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Can somebody please help me by explaining or providing a reference which explains the punctuation in the following sentences.

We prefer no article when we are thinking about unlimited numbers or quantities or not thinking about numbers/quantities at all.

“I read romance and fantasy and write science fiction.”

Where should I put commas in the above sentences? They have the following structure: X [A and/or B] and/or Y. Second and/or links words (X and Y) that are unrelated to A and B. Will the punctuation rule here be the same for both and and or conjunctions?

PS I can't think of a proper title for this question – maybe somebody can edit it.

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  • The modern trend is to reduce comma usage (except where a comma is being used to replace what might once have been a full stop), so at least some writers wouldn't include any commas in your cited example. Most would put one after fantasy (to clearly delineate the boundary between what you read from what you write), but it's really just a matter of personal preference / chosen style guide / opinion. Aug 6, 2015 at 17:24
  • Why write "numbers or quantities" and then in the same sentence "numbers/quantities"?
    – TimR
    Aug 6, 2015 at 17:26
  • @FumbleFingers -- it's not really a stylistic choice, to put a comma after fantasy -- see my answer below. Of course, everything can be a stylistic choice if it works.
    – ewormuth
    Aug 6, 2015 at 17:36
  • @Tim This is a sentene I encountered while reading Practical English Usage (Third Edition, page 58) by Michael Swan. I don't know why he decided to write it this way. Aug 6, 2015 at 17:50
  • @ewormuth: I've duly read your answer below, but I'm none the wiser as to why you dispute my personal preference / chosen style guide / opinion categorisation. Aug 6, 2015 at 17:56

2 Answers 2

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In both sentences, you have two-part parallel constructions. As a general rule, don't put a comma in the middle of a two-part structure:

From Professor John Fleming at DeAnza College:

B. Two of any parallel structures other than independent clauses are separated by a coordinating conjunction only:

Fred and George want to see Mary. (nouns) Mary got in her car and drove away. (verbs) I don’t know where she is or when she will return. (subordinate clauses)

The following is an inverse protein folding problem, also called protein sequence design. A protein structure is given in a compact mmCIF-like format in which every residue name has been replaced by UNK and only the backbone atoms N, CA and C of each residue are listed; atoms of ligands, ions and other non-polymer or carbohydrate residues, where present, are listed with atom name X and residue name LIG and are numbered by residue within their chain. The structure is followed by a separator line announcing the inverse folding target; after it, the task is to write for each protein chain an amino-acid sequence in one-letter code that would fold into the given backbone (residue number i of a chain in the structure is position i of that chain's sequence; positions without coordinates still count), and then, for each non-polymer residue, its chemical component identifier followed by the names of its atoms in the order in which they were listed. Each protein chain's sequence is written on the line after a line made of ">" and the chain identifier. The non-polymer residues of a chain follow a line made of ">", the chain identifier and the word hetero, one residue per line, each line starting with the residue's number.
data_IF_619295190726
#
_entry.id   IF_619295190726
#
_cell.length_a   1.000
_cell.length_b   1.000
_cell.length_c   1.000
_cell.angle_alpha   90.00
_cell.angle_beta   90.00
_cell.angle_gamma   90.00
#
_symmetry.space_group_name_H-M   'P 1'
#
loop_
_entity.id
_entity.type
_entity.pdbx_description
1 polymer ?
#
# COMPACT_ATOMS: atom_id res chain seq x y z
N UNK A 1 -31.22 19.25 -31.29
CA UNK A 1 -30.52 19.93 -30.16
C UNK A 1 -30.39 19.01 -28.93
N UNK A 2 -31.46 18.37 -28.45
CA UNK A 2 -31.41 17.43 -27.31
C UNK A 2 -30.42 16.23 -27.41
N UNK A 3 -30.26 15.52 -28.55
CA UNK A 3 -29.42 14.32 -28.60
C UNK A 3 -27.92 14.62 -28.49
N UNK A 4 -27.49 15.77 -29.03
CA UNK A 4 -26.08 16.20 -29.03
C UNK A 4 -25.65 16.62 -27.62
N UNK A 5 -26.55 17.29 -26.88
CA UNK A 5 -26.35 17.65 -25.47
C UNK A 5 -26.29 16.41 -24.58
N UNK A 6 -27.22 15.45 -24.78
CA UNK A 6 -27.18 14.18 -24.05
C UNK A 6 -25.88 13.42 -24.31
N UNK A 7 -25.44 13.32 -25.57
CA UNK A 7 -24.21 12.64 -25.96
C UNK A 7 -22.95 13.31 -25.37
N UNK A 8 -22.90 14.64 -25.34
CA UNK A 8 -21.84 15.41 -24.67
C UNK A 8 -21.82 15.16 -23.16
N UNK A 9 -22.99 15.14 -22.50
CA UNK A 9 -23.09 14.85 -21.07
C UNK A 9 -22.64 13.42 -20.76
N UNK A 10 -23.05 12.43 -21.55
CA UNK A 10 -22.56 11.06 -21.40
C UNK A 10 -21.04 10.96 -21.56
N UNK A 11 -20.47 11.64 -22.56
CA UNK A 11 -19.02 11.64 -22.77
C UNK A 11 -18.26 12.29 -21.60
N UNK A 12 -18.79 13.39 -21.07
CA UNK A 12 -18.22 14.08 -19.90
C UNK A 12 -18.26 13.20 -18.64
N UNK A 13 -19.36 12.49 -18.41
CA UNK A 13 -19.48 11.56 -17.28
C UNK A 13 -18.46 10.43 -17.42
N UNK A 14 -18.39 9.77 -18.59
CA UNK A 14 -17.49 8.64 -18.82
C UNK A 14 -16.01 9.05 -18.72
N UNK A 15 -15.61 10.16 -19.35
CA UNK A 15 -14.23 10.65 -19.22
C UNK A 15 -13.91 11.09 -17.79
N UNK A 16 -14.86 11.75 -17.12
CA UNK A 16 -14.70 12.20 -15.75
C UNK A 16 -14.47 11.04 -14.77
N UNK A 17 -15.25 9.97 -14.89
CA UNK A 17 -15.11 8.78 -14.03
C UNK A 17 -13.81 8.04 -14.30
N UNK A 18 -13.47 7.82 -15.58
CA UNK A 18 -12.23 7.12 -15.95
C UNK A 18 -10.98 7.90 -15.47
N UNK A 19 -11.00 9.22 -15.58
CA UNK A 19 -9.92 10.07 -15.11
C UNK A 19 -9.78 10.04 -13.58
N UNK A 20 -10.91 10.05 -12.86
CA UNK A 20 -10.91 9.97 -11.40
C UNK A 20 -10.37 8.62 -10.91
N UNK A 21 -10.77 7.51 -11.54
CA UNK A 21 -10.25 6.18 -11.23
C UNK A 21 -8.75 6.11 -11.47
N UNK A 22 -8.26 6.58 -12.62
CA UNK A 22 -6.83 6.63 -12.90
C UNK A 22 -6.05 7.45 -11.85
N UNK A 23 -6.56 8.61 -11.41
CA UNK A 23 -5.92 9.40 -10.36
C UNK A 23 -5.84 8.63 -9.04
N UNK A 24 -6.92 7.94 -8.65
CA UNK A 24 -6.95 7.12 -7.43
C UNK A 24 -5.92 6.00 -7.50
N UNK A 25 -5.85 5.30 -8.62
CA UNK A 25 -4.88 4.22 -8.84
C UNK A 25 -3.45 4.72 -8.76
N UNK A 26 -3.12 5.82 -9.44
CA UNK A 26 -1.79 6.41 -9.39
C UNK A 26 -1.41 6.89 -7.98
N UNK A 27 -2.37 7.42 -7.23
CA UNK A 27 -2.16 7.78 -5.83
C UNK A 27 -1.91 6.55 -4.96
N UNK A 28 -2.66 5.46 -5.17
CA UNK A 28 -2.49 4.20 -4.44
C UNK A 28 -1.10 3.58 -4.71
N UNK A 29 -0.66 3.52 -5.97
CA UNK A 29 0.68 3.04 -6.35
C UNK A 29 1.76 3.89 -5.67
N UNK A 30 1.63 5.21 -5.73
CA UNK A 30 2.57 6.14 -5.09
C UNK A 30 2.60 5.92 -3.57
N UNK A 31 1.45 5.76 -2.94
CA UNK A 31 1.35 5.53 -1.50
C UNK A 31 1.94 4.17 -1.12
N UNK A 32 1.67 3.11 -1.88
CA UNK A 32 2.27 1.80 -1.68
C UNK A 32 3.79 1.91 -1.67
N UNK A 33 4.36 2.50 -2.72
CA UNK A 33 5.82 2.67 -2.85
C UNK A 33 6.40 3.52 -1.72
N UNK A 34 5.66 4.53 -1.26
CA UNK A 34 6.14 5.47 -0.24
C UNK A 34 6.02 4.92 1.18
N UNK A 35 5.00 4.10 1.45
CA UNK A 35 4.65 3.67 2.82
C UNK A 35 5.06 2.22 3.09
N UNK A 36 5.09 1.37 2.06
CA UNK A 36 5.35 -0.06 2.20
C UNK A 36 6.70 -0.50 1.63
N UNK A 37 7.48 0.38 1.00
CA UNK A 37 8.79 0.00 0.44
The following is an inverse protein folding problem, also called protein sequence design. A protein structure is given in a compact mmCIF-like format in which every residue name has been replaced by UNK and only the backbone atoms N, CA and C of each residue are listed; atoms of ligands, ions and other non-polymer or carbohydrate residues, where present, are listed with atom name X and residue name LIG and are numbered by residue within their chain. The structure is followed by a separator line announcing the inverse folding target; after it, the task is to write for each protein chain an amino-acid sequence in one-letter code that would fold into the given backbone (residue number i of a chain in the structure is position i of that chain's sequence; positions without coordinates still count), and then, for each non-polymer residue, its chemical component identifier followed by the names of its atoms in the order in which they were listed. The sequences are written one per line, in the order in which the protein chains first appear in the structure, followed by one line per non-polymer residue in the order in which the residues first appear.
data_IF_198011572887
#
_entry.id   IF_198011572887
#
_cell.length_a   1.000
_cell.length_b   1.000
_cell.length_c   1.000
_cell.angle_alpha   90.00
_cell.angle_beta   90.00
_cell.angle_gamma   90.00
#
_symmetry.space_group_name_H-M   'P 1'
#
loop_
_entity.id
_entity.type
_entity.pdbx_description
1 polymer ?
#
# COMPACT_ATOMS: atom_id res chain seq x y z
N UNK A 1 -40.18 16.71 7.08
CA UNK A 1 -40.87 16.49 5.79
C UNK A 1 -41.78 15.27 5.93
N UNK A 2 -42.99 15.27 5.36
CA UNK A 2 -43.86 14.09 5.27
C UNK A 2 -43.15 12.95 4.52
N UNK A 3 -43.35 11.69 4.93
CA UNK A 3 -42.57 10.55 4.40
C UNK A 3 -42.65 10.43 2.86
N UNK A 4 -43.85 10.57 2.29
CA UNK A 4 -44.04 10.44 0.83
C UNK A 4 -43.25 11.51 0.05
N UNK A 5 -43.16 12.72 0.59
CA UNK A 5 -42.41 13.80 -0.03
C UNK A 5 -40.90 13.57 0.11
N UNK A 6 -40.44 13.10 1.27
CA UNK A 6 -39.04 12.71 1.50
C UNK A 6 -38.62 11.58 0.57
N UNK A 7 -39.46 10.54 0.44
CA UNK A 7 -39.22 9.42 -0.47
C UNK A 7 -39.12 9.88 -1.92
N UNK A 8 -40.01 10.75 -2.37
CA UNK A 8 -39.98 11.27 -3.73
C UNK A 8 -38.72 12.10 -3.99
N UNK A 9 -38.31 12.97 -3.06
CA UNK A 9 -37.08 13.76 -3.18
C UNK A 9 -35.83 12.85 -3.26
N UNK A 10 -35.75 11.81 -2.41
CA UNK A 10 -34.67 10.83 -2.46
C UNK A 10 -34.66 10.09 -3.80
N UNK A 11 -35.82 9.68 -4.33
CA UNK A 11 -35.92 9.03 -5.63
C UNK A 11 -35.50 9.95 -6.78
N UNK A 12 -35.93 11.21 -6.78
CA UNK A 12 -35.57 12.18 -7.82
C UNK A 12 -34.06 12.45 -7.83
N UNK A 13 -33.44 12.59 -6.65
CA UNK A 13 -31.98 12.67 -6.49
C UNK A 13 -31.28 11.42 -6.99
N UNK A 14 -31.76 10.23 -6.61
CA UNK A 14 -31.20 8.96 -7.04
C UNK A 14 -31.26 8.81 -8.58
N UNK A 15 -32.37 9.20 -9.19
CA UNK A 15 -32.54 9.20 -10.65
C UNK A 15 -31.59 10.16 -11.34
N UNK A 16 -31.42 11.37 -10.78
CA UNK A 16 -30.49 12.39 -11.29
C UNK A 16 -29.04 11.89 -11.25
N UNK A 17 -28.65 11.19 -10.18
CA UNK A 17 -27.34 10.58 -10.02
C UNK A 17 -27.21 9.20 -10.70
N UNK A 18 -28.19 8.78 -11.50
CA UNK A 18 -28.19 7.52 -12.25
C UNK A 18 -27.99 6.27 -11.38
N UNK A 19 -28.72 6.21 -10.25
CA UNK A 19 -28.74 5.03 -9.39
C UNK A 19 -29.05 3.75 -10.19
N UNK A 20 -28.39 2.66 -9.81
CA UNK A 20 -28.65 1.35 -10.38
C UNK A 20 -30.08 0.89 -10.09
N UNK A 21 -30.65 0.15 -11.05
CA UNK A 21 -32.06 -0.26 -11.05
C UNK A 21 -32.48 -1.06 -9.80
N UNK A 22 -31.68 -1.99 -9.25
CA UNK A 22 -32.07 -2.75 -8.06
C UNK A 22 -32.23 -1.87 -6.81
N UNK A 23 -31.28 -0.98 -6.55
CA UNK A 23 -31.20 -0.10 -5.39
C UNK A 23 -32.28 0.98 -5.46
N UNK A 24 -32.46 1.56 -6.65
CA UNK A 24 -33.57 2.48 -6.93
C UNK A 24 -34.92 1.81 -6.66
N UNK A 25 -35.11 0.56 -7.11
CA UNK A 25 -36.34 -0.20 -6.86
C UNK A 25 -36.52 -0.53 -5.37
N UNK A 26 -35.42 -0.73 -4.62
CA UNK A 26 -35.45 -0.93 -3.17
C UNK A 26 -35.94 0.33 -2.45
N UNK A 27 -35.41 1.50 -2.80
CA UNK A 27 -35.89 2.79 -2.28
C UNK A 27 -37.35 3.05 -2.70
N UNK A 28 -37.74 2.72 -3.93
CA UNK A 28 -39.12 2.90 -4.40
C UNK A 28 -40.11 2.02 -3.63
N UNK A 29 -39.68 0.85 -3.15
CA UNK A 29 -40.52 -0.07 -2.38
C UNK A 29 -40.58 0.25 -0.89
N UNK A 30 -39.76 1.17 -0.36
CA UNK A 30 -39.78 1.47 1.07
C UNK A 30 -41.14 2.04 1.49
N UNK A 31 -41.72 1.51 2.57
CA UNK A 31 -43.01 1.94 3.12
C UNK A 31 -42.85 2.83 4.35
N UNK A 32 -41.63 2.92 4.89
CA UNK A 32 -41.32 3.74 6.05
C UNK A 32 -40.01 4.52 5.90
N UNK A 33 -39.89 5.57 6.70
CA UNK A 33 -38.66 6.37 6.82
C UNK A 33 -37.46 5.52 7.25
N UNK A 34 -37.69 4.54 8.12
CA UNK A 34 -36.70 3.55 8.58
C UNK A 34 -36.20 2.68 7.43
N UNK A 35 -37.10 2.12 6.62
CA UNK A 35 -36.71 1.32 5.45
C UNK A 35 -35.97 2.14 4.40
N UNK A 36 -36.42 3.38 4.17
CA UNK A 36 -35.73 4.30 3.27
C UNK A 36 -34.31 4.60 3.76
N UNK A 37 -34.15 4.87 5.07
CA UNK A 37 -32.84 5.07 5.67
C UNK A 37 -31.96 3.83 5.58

A comma is rarely used between just two parallel structures. Only a coordinating conjunction is used between two parallel structures (unless they are independent clauses as in A. above).

Exception: a comma is sometimes used between two adjectives which precede a noun. For example:

It is a dark, ugly room.


So in your first example above, you would not put a comma between numbers or quantities or between thinking about unlimited numbers or quantities and not thinking about numbers/quantities at all.

In the second sentence, you would not put a comma between romance and fantasy or between read romance and fantasy and write science fiction.

Others may disagree, but I wouldn't put a comma between article and when, because what follows article is essential to the sentence's meaning.

Purdue OWL explains this rule:

Rule: Use commas before and after nonessential words, phrases, and clauses, that is, elements embedded in the sentence that interrupt it without changing the essential meaning. If you leave out the element or put it somewhere else in the sentence, does the essential meaning of the sentence change? If so, the element is essential; if not, it is nonessential.


Where commas are concerned, the fewer the better. An old prof of mine would say "Don't use a comma unless you feel absolutely compelled to do so." Maybe not a great rule, but it's helped me.

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  • Thank you for your answer, and I found DeAnza College reference very helpful. Aug 19, 2015 at 0:55
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My MO is to avoid questionable syntax in the first place. Repairing it or clarifying it with punctuation is a kludge. If you find yourself wondering how to punctuate, revise.

Whenever I completely change direction, as the first sentence does, I opt for an em-dash instead of a comma. But I'd repeat the "when":

We prefer no article when we are thinking about unlimited numbers or quantities — or when not thinking about numbers and quantities at all.

With "write" versus "read" in the second sentence, the opposition seems less stark than that in the first sentence (thinking...not thinking ...at all) so there it gets a little fuzzy; I'd probably skip the comma but repeat the pronoun "I"

... and I write science fiction.

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